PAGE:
Javaid Ahmad Khan, Farooq Akbani, Amyn Malik, Ghulam Nabi Kazi, Fawad Aslam, Syed Fayyaz Hussain


Background: This study was undertaken to see whether providing free sputum microscopy
services to private practitioners helps in case notification to the national tuberculosis control
program. The knowledge, attitudes and practices of these practitioners regarding tuberculosis were
also evaluated. Methods: A questionnaire was administered to all the private practitioners
practicing in a densely populated area of Karachi. They were asked to fill tuberculosis notification
cards for the first three months and then for another three months when an incentive in the form of
free sputum microscopy was provided to the practitioners. Results: Although the majority of the
practitioners knew that cough, fever and weight loss are the main symptoms of tuberculosis, less
than half knew that blood in sputum, poor appetite and chest pain could also be associated with
tuberculosis. Only 66% of the practitioners indicated sputum microscopy as the preferred
diagnostic method for tuberculosis. Only 50% of the practitioners self treated the patients, while
the remaining half referred their patients to specialists. Around 80% of the practitioners were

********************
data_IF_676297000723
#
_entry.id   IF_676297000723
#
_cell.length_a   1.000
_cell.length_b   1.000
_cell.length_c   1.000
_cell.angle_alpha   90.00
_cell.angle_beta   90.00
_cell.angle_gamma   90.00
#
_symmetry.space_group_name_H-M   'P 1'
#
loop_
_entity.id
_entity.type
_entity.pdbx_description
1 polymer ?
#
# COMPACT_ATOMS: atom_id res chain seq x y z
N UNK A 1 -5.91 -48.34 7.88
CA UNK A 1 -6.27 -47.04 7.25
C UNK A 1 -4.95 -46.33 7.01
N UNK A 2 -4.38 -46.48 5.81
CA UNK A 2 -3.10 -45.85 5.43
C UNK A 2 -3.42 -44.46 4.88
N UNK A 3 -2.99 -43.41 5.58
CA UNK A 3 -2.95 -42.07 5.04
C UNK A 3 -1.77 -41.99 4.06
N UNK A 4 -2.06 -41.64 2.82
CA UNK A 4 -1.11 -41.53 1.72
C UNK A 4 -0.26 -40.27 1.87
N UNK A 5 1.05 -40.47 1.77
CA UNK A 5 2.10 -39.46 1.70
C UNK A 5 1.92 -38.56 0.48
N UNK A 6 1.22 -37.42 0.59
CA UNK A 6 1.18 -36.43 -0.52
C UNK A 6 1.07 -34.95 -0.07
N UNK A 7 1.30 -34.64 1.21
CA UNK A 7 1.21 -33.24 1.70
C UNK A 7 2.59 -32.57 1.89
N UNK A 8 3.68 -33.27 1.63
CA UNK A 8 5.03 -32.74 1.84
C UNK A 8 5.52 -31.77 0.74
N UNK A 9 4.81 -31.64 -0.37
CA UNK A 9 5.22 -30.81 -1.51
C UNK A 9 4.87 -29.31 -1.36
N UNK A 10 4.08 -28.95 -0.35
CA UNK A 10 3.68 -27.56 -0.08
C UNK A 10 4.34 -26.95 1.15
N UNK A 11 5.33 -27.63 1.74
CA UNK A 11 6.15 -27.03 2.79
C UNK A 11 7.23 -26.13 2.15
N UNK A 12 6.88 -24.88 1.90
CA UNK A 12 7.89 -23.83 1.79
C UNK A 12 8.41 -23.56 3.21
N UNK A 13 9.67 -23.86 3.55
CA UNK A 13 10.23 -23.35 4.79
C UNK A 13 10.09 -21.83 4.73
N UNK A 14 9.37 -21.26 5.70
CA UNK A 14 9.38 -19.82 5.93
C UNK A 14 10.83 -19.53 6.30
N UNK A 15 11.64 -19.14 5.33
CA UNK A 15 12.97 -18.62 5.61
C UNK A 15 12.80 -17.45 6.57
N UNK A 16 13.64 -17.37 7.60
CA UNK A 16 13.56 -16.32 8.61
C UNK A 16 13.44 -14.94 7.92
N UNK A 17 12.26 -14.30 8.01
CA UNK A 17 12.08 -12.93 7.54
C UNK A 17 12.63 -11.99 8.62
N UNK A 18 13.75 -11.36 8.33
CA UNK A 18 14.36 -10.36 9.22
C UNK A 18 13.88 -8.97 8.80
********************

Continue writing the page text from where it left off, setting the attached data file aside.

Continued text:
aware of the four first-line anti-tuberculosis drugs. Less than half of the practitioners considered
sputum microscopy as the most useful follow-up investigation in a patient with pulmonary
tuberculosis. Generally, there was a poor response in case notification by private practitioners on
provision of free sputum microscopy. Conclusion: An overwhelming majority of the practitioners
had poor knowledge concerning the correct treatment practices in Tuberculosis. Providing sputum
free microscopy does not significantly help in improving tuberculosis case notification. Strategies
for public-private collaboration in tuberculosis control are needed.
Keywords: tuberculosis, private practice, sputum, microscopy, knowledge, attitude, behaviour,

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